“The idea that you can localize excitons on specific lattice sites by simply stacking these 2D materials is exciting because it has a variety of applications, from designer optoelectronic devices to materials for quantum information science,” said Archana Raja, co-lead of the project and a staff scientist at Lawrence Berkeley National Laboratory’s (Berkeley Lab) Molecular Foundry, whose group led the device fabrication and optical spectroscopy characterization.
The team fabricated devices by stacking layers of tungsten disulfide (WS2) and tungsten diselenide (WSe2). A small mismatch in the spacing of atoms in the two materials gave rise to a moiré superlattice, a larger periodic pattern that arises from the overlap of two smaller patterns with similar but not identical spacing of elements. Using state-of-the-art electron microscopy tools, the researchers collected structural and spectroscopic data on the devices, combining information from hundreds of measurements to determine the probable locations of excitons.
“We used basically all the most advanced capabilities on our most advanced microscope to do this experiment,” said Peter Ercius, who led the imaging work at the Molecular Foundry’s National Center for Electron Microscopy. “We were pushing the boundaries of everything we can do, from making the sample to analyzing the sample to doing the theory.”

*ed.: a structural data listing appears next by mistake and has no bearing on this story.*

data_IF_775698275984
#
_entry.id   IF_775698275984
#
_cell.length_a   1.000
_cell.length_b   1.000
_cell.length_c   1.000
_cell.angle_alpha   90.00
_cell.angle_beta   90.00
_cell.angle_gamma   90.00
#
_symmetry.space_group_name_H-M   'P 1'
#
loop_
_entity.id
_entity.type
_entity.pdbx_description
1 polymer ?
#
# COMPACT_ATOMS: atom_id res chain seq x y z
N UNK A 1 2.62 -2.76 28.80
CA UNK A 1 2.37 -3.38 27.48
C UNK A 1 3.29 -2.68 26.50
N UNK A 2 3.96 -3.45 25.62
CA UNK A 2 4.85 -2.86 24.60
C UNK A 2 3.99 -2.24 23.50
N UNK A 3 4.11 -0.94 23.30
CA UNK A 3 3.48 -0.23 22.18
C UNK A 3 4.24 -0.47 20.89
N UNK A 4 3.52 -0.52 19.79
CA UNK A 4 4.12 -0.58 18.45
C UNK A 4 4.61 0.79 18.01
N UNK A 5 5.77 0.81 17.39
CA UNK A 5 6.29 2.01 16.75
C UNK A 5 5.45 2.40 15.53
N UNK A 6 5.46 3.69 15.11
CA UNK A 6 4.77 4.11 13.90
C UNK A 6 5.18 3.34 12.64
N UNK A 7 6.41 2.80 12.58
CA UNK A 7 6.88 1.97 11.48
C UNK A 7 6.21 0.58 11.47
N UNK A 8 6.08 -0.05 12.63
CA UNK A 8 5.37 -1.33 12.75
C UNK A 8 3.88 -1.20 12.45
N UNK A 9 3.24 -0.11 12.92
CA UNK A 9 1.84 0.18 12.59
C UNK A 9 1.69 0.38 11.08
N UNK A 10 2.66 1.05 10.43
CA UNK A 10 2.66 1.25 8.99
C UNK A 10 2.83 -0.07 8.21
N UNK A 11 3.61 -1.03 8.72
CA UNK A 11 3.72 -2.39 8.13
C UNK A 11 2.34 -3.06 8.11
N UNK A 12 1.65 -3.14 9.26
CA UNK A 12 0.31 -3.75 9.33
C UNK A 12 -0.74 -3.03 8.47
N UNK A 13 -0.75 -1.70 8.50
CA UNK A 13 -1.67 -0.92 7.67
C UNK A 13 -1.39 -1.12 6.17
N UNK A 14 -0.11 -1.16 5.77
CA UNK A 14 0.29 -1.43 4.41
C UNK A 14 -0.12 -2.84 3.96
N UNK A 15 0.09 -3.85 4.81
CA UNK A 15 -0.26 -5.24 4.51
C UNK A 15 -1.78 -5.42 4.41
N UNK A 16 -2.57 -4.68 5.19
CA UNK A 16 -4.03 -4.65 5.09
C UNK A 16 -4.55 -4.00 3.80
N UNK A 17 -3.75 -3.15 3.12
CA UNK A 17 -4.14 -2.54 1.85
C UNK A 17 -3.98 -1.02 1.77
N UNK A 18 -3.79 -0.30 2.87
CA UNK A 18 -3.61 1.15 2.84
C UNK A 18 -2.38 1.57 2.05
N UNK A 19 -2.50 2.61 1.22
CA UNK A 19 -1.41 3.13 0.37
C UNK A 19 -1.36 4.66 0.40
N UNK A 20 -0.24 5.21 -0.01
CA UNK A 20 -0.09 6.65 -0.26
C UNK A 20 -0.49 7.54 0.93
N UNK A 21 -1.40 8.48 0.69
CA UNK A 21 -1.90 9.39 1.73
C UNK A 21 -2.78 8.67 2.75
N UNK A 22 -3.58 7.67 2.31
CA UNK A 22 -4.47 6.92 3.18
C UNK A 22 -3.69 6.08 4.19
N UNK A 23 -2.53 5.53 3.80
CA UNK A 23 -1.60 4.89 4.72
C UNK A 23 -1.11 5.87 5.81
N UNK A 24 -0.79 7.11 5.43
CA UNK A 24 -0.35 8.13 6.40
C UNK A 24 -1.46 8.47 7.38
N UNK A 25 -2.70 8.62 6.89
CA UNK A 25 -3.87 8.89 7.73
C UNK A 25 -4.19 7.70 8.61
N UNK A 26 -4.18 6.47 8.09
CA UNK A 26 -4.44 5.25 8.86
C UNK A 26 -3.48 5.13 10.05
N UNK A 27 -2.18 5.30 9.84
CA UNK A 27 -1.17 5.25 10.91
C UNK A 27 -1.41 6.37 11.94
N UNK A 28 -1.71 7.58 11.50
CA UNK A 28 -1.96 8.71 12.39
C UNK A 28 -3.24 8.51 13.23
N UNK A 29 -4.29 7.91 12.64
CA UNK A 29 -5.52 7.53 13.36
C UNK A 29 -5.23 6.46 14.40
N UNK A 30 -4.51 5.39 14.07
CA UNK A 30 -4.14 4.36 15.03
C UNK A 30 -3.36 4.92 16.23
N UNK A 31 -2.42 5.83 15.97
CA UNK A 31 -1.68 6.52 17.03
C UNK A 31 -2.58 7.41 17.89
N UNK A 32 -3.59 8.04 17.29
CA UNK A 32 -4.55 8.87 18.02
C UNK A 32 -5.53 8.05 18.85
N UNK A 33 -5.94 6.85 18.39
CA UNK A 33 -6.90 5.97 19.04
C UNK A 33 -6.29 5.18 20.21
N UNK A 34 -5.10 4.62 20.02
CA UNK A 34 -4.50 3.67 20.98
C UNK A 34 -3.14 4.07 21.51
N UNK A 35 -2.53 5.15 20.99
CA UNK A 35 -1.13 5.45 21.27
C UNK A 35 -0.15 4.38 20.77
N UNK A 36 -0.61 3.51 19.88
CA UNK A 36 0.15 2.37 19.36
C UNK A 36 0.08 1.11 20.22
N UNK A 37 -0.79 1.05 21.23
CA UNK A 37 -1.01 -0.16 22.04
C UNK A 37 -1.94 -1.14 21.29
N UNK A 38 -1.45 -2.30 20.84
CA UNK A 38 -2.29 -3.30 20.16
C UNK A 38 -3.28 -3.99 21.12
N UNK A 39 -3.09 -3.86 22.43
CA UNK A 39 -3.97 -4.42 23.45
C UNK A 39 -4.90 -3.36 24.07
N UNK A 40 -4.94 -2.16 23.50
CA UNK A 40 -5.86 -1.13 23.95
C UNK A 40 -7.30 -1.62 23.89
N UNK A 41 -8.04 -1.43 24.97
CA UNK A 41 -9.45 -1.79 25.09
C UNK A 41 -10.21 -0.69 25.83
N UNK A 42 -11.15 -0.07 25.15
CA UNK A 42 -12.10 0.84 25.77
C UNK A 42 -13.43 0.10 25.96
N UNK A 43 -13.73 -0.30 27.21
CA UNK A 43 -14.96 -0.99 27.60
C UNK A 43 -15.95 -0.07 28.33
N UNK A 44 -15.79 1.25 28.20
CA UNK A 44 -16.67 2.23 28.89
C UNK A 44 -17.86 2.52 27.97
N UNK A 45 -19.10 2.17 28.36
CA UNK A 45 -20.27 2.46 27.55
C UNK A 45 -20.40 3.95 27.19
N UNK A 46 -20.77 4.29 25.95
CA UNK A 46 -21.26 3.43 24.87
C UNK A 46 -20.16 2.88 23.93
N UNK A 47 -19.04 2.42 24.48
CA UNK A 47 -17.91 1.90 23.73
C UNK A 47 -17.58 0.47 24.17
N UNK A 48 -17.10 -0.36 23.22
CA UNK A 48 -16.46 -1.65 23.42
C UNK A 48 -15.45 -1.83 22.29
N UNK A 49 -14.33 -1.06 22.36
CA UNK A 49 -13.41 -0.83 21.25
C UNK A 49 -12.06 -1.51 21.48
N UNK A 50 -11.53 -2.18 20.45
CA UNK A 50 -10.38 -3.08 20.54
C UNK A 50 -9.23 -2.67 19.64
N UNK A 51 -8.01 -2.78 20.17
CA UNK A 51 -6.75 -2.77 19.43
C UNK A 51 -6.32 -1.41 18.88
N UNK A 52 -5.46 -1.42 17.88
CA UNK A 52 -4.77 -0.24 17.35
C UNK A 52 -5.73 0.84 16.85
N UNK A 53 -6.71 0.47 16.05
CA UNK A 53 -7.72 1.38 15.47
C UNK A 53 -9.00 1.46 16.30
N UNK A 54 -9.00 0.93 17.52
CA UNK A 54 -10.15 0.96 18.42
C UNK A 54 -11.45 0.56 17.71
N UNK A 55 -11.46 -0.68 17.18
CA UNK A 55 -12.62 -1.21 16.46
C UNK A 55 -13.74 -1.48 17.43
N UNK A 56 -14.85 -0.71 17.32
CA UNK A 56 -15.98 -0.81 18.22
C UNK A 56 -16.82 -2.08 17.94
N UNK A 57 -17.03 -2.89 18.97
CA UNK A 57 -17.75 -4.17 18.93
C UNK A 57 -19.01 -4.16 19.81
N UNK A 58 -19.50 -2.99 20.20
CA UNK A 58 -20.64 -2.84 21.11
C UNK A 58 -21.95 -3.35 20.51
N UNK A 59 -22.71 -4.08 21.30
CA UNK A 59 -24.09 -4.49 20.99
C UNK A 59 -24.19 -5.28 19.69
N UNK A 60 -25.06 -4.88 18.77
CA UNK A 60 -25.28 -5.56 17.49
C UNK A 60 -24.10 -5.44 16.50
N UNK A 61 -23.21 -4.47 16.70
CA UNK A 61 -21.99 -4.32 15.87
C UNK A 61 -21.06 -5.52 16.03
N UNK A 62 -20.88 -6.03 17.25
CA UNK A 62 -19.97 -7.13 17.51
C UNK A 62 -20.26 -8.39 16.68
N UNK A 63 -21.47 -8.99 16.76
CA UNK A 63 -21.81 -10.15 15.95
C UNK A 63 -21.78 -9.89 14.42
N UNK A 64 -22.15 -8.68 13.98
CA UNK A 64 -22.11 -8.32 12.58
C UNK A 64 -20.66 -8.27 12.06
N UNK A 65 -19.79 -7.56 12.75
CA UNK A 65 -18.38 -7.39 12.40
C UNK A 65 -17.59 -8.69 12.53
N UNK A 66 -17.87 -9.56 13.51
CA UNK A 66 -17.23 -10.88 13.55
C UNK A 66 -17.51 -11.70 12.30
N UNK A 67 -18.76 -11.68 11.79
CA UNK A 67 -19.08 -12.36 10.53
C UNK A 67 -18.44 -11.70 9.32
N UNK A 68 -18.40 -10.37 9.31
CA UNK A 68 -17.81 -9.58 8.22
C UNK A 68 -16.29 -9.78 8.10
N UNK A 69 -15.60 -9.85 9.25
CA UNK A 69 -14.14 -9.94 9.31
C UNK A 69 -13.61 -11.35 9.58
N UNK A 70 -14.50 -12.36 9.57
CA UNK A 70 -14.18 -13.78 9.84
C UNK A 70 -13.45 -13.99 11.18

Theoretical calculations, led by Steven Louie, a faculty senior scientist at Berkeley Lab and distinguished professor of physics at UC Berkeley, revealed that large atomic reconstructions take place in the stacked materials, which modulate the electronic structure to form a periodic array of “traps” where excitons become localized. Discovery of this direct relationship between the structural changes and the localization of excitons overturns prior understanding of these systems and establishes a new approach to designing optoelectronic materials.
The team’s findings are described in a paper published in the journal Science with postdoctoral fellows Sandhya Susarla (now a professor at Arizona State University) and Mit H. Naik as co-lead authors. Next the team will explore approaches to tuning the moiré lattice on demand and making the phenomenon more robust to material disorder.
The Molecular Foundry is a DOE Office of Science user facility at Berkeley Lab.
The research was supported by the Department of Energy’s Office of Science.
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